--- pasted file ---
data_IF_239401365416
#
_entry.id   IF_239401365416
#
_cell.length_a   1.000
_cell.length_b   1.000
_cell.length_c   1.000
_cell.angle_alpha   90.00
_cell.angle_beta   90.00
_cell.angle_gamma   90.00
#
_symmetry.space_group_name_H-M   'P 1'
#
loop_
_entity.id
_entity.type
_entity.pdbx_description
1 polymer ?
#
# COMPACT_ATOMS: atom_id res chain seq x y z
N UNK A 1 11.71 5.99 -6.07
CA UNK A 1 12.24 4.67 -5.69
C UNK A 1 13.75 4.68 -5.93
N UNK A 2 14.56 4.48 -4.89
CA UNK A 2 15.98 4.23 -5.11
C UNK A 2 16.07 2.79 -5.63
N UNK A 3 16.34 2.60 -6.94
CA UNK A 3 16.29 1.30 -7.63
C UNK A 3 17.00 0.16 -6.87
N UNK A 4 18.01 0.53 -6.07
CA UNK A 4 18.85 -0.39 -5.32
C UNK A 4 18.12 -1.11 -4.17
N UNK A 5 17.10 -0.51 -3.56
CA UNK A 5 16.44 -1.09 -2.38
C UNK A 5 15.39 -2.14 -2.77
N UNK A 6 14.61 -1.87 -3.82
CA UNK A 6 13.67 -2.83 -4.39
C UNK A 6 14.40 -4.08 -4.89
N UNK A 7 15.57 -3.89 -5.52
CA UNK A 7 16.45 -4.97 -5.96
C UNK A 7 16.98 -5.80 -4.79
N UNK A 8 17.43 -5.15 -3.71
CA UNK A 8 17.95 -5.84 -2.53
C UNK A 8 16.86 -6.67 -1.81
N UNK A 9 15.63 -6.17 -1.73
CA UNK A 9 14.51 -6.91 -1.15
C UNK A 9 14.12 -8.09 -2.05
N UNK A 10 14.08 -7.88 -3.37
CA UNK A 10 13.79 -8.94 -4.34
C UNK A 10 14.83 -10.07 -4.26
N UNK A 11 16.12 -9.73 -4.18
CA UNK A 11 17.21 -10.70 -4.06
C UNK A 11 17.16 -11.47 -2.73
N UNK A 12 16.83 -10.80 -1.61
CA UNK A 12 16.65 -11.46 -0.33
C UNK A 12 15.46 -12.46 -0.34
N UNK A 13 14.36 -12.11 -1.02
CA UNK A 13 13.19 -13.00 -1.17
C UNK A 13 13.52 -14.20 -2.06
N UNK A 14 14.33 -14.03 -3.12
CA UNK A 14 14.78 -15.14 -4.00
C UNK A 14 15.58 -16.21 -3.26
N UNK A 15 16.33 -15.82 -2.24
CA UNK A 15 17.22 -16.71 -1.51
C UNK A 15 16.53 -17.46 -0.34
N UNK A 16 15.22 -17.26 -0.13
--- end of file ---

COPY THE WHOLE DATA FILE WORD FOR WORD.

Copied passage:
data_IF_239401365416
#
_entry.id   IF_239401365416
#
_cell.length_a   1.000
_cell.length_b   1.000
_cell.length_c   1.000
_cell.angle_alpha   90.00
_cell.angle_beta   90.00
_cell.angle_gamma   90.00
#
_symmetry.space_group_name_H-M   'P 1'
#
loop_
_entity.id
_entity.type
_entity.pdbx_description
1 polymer ?
#
# COMPACT_ATOMS: atom_id res chain seq x y z
N UNK A 1 11.71 5.99 -6.07
CA UNK A 1 12.24 4.67 -5.69
C UNK A 1 13.75 4.68 -5.93
N UNK A 2 14.56 4.48 -4.89
CA UNK A 2 15.98 4.23 -5.11
C UNK A 2 16.07 2.79 -5.63
N UNK A 3 16.34 2.60 -6.94
CA UNK A 3 16.29 1.30 -7.63
C UNK A 3 17.00 0.16 -6.87
N UNK A 4 18.01 0.53 -6.07
CA UNK A 4 18.85 -0.39 -5.32
C UNK A 4 18.12 -1.11 -4.17
N UNK A 5 17.10 -0.51 -3.56
CA UNK A 5 16.44 -1.09 -2.38
C UNK A 5 15.39 -2.14 -2.77
N UNK A 6 14.61 -1.87 -3.82
CA UNK A 6 13.67 -2.83 -4.39
C UNK A 6 14.40 -4.08 -4.89
N UNK A 7 15.57 -3.89 -5.52
CA UNK A 7 16.45 -4.97 -5.96
C UNK A 7 16.98 -5.80 -4.79
N UNK A 8 17.43 -5.15 -3.71
CA UNK A 8 17.95 -5.84 -2.53
C UNK A 8 16.86 -6.67 -1.81
N UNK A 9 15.63 -6.17 -1.73
CA UNK A 9 14.51 -6.91 -1.15
C UNK A 9 14.12 -8.09 -2.05
N UNK A 10 14.08 -7.88 -3.37
CA UNK A 10 13.79 -8.94 -4.34
C UNK A 10 14.83 -10.07 -4.26
N UNK A 11 16.12 -9.73 -4.18
CA UNK A 11 17.21 -10.70 -4.06
C UNK A 11 17.16 -11.47 -2.73
N UNK A 12 16.83 -10.80 -1.61
CA UNK A 12 16.65 -11.46 -0.33
C UNK A 12 15.46 -12.46 -0.34
N UNK A 13 14.36 -12.11 -1.02
CA UNK A 13 13.19 -13.00 -1.17
C UNK A 13 13.52 -14.20 -2.06
N UNK A 14 14.33 -14.03 -3.12
CA UNK A 14 14.78 -15.14 -4.00
C UNK A 14 15.58 -16.21 -3.26
N UNK A 15 16.33 -15.82 -2.24
CA UNK A 15 17.22 -16.71 -1.51
C UNK A 15 16.53 -17.46 -0.34
N UNK A 16 15.22 -17.26 -0.13